Welcome to Symbols.com

Symbols.com is a unique online encyclopedia that contains everything about symbols, signs, flags and glyphs arranged by categories such as culture, country, religion, and more.
Explore our world of symbols by category, alphabetically or simply search by keywords.


Our huge collection of symbols range from ancient alchemical signs, ashanti adinkra and anarchism to modern currency signs and awareness ribbons.

The Zodiac

In both astrology and historical astronomy, the zodiac is a circle of twelve 30° divisions of celestial longitude that are centered upon the ecliptic: the apparent path of the Sun across the celestial sphere over the course of the year. The paths of the Moon and visible planets also remain close … read more »

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World Flags:

Flag of Mexico

The flag of Mexico (Spanish: Bandera de México) is a vertical tricolor of green, white, and red with the national coat of arms charged in the center of the white stripe.

While the meaning of the colors has changed over time, these three colors were adopted by Mexico following independence from Spain during the country's War of Independence, and subsequent First Mexican Empire. The current flag was adopted in 1968, but the overall design has been used since 1821, when the First National Flag was created. The current law of national symbols, Law on the National Arms, Flag, and Anthem, that governs the use of the national flag has been in place since 1984.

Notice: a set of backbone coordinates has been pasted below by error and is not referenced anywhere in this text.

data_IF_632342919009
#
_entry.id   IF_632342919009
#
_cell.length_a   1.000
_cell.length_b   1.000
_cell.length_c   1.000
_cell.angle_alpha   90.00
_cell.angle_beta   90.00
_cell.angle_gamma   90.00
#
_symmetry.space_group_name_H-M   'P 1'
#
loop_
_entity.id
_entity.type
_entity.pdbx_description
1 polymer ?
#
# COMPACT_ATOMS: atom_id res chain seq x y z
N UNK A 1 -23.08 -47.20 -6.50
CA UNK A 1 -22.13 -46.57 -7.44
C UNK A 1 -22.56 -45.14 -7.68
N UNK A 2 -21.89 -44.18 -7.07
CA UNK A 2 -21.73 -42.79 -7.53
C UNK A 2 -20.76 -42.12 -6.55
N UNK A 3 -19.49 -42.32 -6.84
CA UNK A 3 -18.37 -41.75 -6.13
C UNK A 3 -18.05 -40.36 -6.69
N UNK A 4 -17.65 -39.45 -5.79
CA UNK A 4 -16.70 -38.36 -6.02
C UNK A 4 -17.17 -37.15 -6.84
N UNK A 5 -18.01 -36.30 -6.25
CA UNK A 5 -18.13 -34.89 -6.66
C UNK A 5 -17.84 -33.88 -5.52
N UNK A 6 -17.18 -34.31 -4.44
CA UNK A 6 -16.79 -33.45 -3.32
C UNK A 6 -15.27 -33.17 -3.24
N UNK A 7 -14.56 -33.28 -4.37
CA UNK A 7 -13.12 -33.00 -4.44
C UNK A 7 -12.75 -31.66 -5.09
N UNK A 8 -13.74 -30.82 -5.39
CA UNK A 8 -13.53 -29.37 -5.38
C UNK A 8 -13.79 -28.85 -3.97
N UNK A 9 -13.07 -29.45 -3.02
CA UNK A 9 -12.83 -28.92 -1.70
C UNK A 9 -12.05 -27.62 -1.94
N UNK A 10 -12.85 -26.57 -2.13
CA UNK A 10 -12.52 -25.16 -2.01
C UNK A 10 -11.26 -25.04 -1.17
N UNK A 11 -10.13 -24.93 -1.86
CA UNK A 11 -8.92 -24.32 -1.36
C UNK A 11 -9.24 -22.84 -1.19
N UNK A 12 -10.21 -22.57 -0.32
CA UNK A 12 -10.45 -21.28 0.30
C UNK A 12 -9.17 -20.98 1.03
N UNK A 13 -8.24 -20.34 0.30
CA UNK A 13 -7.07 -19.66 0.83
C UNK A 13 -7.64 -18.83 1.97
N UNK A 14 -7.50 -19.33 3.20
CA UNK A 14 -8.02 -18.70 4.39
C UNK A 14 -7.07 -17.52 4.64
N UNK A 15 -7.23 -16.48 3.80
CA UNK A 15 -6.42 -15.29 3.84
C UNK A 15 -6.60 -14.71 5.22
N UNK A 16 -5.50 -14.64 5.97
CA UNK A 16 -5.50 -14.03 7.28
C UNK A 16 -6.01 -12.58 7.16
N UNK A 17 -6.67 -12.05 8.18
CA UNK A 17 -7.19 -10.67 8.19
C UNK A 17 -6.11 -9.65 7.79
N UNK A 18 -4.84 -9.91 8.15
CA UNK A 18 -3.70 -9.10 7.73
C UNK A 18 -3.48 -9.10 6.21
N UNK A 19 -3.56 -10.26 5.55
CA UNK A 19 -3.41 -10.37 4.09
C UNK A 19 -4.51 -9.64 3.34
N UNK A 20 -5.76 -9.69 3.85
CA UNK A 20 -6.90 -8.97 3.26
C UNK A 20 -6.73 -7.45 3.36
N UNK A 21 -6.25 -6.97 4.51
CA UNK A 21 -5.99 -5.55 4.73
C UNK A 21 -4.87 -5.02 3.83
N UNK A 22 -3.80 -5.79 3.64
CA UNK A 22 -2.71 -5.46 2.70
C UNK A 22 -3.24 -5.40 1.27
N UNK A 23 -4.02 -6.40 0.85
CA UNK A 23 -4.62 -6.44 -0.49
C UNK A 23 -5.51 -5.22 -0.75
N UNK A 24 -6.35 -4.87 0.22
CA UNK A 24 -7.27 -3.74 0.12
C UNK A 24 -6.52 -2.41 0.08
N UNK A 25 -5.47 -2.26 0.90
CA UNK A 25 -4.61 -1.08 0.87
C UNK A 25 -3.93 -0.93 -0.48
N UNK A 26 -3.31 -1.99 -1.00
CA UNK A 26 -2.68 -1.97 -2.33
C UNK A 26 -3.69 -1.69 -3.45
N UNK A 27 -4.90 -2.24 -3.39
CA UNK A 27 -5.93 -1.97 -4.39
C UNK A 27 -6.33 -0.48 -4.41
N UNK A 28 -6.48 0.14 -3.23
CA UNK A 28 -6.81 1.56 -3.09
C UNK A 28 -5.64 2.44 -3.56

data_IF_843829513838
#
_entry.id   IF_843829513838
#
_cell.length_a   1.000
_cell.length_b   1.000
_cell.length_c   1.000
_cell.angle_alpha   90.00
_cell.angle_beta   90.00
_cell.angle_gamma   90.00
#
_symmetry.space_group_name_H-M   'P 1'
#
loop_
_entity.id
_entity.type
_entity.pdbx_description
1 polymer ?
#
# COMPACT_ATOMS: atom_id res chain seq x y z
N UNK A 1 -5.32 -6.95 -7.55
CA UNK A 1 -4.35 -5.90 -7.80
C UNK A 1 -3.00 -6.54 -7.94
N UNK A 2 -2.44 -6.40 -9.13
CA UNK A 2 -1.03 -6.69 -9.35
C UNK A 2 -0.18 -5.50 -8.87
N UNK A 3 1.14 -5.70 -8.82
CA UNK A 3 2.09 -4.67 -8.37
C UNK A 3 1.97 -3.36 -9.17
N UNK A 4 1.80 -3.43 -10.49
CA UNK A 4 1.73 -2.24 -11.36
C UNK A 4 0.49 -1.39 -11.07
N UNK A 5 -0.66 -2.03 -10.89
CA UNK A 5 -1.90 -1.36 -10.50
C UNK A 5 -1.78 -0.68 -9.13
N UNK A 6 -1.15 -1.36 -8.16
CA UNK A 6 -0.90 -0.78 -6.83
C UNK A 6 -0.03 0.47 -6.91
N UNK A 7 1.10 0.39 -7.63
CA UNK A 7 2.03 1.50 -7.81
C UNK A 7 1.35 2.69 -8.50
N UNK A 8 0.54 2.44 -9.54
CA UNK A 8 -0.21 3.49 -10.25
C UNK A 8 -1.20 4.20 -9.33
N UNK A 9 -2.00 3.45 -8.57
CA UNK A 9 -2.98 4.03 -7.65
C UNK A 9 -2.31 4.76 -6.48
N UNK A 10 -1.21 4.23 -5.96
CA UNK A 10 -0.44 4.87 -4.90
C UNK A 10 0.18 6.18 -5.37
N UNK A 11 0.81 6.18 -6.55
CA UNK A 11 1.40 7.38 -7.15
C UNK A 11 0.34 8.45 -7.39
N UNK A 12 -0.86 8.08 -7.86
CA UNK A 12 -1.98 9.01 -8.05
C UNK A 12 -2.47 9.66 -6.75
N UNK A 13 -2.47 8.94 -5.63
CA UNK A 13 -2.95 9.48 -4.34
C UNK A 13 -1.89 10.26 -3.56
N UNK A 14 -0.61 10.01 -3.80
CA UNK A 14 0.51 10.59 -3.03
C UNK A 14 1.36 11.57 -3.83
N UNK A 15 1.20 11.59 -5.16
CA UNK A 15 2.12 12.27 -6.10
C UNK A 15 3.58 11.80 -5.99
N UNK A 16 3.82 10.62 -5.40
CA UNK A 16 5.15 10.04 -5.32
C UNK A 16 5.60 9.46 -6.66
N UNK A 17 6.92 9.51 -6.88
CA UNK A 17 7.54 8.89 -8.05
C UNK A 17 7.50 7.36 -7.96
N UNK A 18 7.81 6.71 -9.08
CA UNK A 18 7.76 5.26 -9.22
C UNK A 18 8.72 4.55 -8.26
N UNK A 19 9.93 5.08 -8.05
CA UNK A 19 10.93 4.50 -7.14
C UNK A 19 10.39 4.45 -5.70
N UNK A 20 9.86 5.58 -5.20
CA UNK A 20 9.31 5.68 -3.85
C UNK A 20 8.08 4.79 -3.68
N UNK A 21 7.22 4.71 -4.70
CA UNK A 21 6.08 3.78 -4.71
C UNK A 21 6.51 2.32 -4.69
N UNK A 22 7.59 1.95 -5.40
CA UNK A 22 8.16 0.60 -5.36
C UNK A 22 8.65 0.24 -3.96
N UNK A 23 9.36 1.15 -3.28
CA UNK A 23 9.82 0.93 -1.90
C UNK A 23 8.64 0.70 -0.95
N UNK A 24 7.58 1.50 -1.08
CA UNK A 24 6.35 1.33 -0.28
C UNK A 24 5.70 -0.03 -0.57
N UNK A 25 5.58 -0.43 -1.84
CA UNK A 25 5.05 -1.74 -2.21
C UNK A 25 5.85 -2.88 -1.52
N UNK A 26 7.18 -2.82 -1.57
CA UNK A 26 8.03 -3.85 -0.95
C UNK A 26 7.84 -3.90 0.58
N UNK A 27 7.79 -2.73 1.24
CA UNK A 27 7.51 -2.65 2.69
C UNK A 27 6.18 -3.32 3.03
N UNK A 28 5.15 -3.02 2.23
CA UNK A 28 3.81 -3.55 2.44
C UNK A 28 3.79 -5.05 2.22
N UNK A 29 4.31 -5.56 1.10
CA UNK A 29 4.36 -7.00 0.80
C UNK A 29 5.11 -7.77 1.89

Red, white, and green are the colors of the national liberation army in Mexico. The central emblem is the Aztec pictogram for Tenochtitlan (now Mexico City), the center of their empire. It recalls the legend that inspired the Aztecs to settle on what was originally a lake-island. The form of the coat of arms was most recently revised in 1968. A ribbon in the national colors is at the bottom of the coat of arms. Throughout history, the flag has changed four times, as the design of the coat of arms and the length-width ratios of the flag have been modified. However, the coat of arms has had the same features throughout: an eagle, holding a serpent in its talon, is perched on top of a prickly pear cactus; the cactus is situated on a rock that rises above a lake. The coat of arms is derived from an Aztec legend that their gods told them to build a city where they spot an eagle on a nopal eating a serpent, which is now Mexico City. The current national flag, the Fourth National Flag, is also used as the Mexican naval ensign by ships registered in Mexico.


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